Throwback Thursdays: The NFL's unusual history with Christmas

The NFL has dominated Thanksgiving for nearly as long as the league has been operating. It doesn’t take the same approach to Christmas.

There are very few things the NFL will change its plans for, but Christmas Day is one of them. In its 95th season, the NFL has held just 17 games on Dec. 25. Since the NFL extended the regular season to late December and Dec. 25 falls on a Sunday, the NFL moves a bulk of the games to Saturday. That happened in 1994, 2005 and 2011.

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Before that, the NFL would move playoff games to Monday if Christmas fell on a Sunday. There were wild-card playoff games on Monday, Dec. 26 in 1983 and 1988, and a pair of divisional playoff games on Monday night to avoid Christmas in 1977. In 1955 and 1960 the NFL moved its championship game to Monday because it was supposed to land on a Christmas Sunday. Imagine the 21st century NFL moving a Super Bowl to Monday, just to avoid playing on Christmas.

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The NFL has a long history of not messing with Christmas, although starting in 1989 it has sprinkled games on that day, although it has never held a full slate of games on Dec. 25. The first time the NFL tried to impose on Christmas, it turned out so well, they didn’t do it again for 18 years.

The longest game in the history of the NFL happened on Christmas Day in 1971. In the first game of the day, the Dallas Cowboys beat the Minnesota Vikings 20-12. The second game wasn’t as non-descript. The Kansas City Chiefs and Miami Dolphins played in a double-overtime thriller. Ed Podolak of the Chiefs had 350 all-purpose yards, which is still an NFL postseason record. Dolphins kicker Garo Yepremian finished it with a 37-yard field goal, 22:40 into sudden-death overtime.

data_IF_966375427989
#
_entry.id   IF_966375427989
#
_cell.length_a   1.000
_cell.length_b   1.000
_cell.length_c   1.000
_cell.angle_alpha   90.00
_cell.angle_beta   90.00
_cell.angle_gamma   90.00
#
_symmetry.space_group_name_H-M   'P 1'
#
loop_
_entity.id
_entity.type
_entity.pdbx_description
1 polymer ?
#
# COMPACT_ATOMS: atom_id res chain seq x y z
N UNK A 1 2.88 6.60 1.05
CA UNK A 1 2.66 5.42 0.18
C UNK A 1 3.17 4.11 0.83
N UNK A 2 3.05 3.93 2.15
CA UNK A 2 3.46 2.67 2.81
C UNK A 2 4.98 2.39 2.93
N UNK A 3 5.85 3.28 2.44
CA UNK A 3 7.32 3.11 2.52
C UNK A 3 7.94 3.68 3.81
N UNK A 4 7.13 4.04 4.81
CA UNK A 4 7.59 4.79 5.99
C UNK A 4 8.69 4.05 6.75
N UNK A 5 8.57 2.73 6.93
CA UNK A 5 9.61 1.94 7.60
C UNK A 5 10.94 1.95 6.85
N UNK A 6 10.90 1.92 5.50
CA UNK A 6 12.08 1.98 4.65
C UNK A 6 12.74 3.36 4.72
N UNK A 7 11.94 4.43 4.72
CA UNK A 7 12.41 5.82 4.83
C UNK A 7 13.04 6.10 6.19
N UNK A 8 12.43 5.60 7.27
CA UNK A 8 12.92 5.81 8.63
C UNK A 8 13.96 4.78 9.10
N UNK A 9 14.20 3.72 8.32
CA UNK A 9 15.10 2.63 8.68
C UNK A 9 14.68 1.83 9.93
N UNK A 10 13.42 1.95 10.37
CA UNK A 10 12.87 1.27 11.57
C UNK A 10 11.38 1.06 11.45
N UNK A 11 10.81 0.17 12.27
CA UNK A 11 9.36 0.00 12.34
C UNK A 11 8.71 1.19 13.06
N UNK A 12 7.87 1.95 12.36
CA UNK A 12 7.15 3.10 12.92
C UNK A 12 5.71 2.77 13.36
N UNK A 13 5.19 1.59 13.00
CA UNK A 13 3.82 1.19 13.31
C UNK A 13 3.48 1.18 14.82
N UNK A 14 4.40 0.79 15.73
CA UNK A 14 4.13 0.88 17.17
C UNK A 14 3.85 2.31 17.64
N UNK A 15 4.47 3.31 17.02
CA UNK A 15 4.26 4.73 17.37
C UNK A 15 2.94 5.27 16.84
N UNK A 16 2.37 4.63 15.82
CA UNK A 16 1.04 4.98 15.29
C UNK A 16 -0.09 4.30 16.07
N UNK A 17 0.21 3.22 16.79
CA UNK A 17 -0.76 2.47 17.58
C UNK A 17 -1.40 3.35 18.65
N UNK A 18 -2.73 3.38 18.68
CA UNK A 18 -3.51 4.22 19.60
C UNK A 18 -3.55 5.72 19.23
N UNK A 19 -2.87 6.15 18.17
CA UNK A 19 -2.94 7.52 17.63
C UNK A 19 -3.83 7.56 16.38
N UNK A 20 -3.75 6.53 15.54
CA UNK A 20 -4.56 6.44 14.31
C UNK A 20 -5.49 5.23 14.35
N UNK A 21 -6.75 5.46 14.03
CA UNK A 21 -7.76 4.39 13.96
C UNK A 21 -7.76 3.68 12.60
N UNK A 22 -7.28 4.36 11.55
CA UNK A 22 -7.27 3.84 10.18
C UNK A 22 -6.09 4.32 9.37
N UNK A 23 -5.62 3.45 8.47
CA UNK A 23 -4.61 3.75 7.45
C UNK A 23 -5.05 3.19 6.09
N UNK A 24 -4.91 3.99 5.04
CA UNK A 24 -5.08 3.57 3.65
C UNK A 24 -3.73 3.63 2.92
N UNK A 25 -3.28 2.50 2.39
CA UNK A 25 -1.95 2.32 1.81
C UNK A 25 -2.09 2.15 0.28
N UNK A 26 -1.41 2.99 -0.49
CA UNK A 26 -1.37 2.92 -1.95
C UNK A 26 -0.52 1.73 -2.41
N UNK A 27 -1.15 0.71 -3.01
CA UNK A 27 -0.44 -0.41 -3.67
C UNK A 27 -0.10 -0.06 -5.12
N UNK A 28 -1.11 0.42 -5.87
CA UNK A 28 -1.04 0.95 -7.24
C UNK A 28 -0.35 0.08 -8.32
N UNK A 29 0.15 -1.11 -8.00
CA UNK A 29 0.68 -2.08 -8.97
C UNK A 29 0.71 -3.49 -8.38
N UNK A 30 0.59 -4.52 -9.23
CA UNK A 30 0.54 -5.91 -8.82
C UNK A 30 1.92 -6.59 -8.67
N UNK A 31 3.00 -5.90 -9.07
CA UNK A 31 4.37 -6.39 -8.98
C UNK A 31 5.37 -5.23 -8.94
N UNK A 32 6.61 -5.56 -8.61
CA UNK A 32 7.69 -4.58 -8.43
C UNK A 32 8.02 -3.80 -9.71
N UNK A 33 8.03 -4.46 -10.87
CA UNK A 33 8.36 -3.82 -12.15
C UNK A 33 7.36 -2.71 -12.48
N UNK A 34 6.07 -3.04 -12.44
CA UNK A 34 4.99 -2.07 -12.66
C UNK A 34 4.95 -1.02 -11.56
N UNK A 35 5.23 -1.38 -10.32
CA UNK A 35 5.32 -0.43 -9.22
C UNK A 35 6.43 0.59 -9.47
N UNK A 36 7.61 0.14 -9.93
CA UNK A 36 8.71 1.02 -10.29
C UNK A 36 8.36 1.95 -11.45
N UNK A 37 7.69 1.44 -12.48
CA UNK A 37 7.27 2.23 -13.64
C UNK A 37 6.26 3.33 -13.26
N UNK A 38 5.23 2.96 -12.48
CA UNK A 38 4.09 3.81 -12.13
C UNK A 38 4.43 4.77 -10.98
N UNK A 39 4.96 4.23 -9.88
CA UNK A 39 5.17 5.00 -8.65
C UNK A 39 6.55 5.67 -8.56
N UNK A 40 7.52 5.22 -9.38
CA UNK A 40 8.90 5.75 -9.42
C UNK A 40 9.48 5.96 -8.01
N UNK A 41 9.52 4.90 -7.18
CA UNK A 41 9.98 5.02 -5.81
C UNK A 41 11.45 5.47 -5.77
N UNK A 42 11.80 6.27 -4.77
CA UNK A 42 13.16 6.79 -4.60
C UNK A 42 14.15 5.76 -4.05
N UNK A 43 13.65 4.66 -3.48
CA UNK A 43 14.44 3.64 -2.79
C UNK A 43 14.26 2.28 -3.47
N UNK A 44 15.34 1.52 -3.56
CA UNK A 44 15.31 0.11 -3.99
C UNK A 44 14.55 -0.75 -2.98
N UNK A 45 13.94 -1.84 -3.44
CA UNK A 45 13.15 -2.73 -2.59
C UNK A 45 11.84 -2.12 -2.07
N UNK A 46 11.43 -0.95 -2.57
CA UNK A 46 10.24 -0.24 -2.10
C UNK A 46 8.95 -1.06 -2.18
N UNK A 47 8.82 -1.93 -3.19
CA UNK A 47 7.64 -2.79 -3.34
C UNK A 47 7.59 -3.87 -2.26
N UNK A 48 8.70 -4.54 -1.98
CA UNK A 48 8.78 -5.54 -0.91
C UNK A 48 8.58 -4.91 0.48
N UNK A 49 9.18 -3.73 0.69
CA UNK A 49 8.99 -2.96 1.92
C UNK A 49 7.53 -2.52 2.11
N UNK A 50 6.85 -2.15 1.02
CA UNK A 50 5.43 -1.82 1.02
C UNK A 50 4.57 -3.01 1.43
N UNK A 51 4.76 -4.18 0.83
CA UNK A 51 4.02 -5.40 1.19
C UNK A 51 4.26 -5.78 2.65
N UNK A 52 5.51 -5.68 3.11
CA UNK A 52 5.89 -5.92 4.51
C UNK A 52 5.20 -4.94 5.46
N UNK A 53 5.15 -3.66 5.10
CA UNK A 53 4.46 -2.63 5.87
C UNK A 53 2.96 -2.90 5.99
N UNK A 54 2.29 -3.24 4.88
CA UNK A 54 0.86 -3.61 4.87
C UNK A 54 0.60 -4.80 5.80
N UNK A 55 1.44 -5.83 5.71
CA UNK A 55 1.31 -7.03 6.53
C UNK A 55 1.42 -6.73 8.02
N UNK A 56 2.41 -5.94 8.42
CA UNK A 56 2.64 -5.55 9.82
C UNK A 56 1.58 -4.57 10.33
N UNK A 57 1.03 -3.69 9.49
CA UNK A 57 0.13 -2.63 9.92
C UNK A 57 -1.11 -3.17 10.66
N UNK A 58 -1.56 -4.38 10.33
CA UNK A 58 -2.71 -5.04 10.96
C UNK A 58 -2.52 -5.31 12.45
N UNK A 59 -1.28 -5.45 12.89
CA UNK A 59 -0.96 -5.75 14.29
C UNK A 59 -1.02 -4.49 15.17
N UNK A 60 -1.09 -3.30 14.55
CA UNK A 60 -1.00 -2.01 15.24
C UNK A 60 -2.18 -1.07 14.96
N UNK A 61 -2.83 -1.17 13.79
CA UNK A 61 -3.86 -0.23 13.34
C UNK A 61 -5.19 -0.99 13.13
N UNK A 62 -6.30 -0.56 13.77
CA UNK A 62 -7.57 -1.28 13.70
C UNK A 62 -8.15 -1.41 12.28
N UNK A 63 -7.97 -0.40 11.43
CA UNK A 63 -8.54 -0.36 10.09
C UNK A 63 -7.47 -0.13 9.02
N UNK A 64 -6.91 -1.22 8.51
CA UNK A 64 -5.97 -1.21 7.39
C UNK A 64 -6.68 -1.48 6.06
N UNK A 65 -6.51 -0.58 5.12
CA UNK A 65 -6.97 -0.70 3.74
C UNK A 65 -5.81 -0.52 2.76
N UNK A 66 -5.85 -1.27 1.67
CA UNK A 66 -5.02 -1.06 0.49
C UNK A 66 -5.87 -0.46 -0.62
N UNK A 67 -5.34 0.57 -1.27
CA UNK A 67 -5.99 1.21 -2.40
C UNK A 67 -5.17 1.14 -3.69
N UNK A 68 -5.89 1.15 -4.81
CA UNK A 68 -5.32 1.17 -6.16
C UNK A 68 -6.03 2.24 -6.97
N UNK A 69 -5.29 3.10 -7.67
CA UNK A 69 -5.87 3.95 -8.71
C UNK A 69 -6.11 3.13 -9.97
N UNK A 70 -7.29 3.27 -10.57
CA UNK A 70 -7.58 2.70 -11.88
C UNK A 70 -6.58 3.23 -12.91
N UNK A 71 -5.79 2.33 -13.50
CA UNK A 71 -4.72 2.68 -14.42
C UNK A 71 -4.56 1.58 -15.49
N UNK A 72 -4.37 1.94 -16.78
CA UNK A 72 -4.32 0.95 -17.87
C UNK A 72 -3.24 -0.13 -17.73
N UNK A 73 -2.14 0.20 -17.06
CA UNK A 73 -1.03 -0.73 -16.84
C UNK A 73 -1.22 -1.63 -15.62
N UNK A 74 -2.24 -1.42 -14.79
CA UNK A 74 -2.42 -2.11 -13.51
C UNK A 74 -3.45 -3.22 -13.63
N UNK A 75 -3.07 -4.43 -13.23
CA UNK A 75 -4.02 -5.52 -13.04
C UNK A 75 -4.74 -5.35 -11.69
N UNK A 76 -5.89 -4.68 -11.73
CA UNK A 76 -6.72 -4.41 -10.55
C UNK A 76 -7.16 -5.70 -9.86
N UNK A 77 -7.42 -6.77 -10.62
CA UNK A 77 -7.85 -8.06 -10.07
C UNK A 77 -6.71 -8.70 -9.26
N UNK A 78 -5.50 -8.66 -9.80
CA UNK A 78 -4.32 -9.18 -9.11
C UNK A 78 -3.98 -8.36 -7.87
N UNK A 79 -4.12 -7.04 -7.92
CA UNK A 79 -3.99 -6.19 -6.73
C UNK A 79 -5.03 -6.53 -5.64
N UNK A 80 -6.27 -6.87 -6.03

And the legacy of the game was twofold. It lives in NFL lore as the longest game ever, and one of the greatest games ever too. And it screwed up Christmas plans for so many families, the NFL avoided Christmas for a long time after.

“Everyone I knew in Miami told me they had to shut off their ovens to avoid ruining their Christmas turkeys,” former Dolphins linebacker Nick Buoniconti told the New York Times in 2012.

After Christmas dinners were delayed in 1971 until the Chiefs-Dolphins game ended, the NFL didn’t take that risk again until 1989. The Vikings and Bengals played in a “Monday Night Football” game that year on Christmas, just the second Christmas that featured an NFL game.

The NFL is often inflexible when it comes to changing their plans, because through sheer force of popularity it will generally beat whatever other option tries to challenge it. But even the NFL doesn’t try to go head-to-head with Christmas.

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Frank Schwab is the editor of Shutdown Corner on Yahoo Sports. Have a tip? Email him at or follow him on Twitter!

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